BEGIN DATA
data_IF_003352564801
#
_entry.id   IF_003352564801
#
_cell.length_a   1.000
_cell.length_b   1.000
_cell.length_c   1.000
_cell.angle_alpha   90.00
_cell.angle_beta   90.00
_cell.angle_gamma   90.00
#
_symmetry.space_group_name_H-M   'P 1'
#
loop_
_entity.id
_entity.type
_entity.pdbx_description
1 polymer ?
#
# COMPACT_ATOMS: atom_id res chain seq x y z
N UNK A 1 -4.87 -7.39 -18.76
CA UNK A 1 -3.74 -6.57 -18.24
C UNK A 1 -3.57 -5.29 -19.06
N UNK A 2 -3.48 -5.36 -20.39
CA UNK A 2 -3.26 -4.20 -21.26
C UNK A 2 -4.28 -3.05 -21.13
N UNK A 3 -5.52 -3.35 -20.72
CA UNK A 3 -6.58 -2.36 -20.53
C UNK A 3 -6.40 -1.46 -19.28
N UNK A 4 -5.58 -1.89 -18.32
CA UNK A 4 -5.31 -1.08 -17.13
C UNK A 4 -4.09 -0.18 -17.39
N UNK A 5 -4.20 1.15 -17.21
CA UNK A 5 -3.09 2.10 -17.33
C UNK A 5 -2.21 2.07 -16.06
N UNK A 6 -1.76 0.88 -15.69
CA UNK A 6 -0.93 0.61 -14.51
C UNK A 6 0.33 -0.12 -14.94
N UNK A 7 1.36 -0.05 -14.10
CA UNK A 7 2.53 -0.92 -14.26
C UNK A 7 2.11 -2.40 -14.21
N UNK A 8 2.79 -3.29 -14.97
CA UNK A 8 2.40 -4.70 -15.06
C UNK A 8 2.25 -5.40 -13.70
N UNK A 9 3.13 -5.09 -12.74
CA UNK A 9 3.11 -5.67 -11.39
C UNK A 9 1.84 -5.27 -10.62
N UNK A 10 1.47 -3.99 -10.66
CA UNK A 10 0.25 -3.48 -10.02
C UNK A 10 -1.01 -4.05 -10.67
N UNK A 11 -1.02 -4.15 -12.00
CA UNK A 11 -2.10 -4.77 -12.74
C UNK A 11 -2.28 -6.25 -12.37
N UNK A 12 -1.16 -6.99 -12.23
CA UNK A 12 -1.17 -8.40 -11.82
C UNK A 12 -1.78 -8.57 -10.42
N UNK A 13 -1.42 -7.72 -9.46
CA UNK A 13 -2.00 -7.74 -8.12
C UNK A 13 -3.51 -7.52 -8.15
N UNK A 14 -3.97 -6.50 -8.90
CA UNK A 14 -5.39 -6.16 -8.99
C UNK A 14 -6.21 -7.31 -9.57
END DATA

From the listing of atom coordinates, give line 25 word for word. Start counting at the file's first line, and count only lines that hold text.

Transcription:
CA UNK A 2 -3.26 -4.20 -21.26